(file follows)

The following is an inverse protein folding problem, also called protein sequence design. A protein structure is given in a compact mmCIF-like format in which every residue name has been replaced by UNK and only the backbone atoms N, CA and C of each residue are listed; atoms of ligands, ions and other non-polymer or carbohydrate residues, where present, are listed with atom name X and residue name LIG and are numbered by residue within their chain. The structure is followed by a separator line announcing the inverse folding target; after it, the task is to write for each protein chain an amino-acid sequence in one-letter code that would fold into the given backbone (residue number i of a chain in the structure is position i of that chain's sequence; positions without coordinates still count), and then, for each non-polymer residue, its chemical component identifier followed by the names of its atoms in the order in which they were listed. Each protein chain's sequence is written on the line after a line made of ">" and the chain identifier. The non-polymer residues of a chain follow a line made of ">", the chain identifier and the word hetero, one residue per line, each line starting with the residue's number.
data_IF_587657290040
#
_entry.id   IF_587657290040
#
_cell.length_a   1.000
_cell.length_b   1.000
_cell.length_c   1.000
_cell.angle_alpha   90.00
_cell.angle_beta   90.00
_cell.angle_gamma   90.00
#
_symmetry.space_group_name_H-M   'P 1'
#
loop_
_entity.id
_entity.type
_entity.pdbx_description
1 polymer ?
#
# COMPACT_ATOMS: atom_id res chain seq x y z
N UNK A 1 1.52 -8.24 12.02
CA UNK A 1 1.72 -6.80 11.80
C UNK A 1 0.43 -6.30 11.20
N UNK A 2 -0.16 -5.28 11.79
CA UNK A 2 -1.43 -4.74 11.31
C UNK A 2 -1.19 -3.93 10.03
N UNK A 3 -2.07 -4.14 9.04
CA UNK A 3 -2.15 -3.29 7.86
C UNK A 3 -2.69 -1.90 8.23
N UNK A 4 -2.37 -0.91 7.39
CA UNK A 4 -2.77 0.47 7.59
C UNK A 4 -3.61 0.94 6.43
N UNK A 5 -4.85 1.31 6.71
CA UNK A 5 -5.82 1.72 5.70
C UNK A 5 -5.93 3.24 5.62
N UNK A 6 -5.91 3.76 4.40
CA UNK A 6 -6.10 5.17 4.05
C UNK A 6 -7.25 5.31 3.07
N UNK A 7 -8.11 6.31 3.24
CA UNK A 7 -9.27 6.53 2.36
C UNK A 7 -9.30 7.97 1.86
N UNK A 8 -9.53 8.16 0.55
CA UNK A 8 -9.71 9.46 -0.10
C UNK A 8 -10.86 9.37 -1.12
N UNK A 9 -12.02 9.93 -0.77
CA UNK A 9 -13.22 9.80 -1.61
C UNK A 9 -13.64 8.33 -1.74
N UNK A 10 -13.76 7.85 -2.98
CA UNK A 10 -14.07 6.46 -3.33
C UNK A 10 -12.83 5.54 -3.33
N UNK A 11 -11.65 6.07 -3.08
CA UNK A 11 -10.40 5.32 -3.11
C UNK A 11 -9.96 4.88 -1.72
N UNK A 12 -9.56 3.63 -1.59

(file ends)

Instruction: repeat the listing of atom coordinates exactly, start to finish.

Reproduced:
The following is an inverse protein folding problem, also called protein sequence design. A protein structure is given in a compact mmCIF-like format in which every residue name has been replaced by UNK and only the backbone atoms N, CA and C of each residue are listed; atoms of ligands, ions and other non-polymer or carbohydrate residues, where present, are listed with atom name X and residue name LIG and are numbered by residue within their chain. The structure is followed by a separator line announcing the inverse folding target; after it, the task is to write for each protein chain an amino-acid sequence in one-letter code that would fold into the given backbone (residue number i of a chain in the structure is position i of that chain's sequence; positions without coordinates still count), and then, for each non-polymer residue, its chemical component identifier followed by the names of its atoms in the order in which they were listed. Each protein chain's sequence is written on the line after a line made of ">" and the chain identifier. The non-polymer residues of a chain follow a line made of ">", the chain identifier and the word hetero, one residue per line, each line starting with the residue's number.
data_IF_587657290040
#
_entry.id   IF_587657290040
#
_cell.length_a   1.000
_cell.length_b   1.000
_cell.length_c   1.000
_cell.angle_alpha   90.00
_cell.angle_beta   90.00
_cell.angle_gamma   90.00
#
_symmetry.space_group_name_H-M   'P 1'
#
loop_
_entity.id
_entity.type
_entity.pdbx_description
1 polymer ?
#
# COMPACT_ATOMS: atom_id res chain seq x y z
N UNK A 1 1.52 -8.24 12.02
CA UNK A 1 1.72 -6.80 11.80
C UNK A 1 0.43 -6.30 11.20
N UNK A 2 -0.16 -5.28 11.79
CA UNK A 2 -1.43 -4.74 11.31
C UNK A 2 -1.19 -3.93 10.03
N UNK A 3 -2.07 -4.14 9.04
CA UNK A 3 -2.15 -3.29 7.86
C UNK A 3 -2.69 -1.90 8.23
N UNK A 4 -2.37 -0.91 7.39
CA UNK A 4 -2.77 0.47 7.59
C UNK A 4 -3.61 0.94 6.43
N UNK A 5 -4.85 1.31 6.71
CA UNK A 5 -5.82 1.72 5.70
C UNK A 5 -5.93 3.24 5.62
N UNK A 6 -5.91 3.76 4.40
CA UNK A 6 -6.10 5.17 4.05
C UNK A 6 -7.25 5.31 3.07
N UNK A 7 -8.11 6.31 3.24
CA UNK A 7 -9.27 6.53 2.36
C UNK A 7 -9.30 7.97 1.86
N UNK A 8 -9.53 8.16 0.55
CA UNK A 8 -9.71 9.46 -0.10
C UNK A 8 -10.86 9.37 -1.12
N UNK A 9 -12.02 9.93 -0.77
CA UNK A 9 -13.22 9.80 -1.61
C UNK A 9 -13.64 8.33 -1.74
N UNK A 10 -13.76 7.85 -2.98
CA UNK A 10 -14.07 6.46 -3.33
C UNK A 10 -12.83 5.54 -3.33
N UNK A 11 -11.65 6.07 -3.08
CA UNK A 11 -10.40 5.32 -3.11
C UNK A 11 -9.96 4.88 -1.72
N UNK A 12 -9.56 3.63 -1.59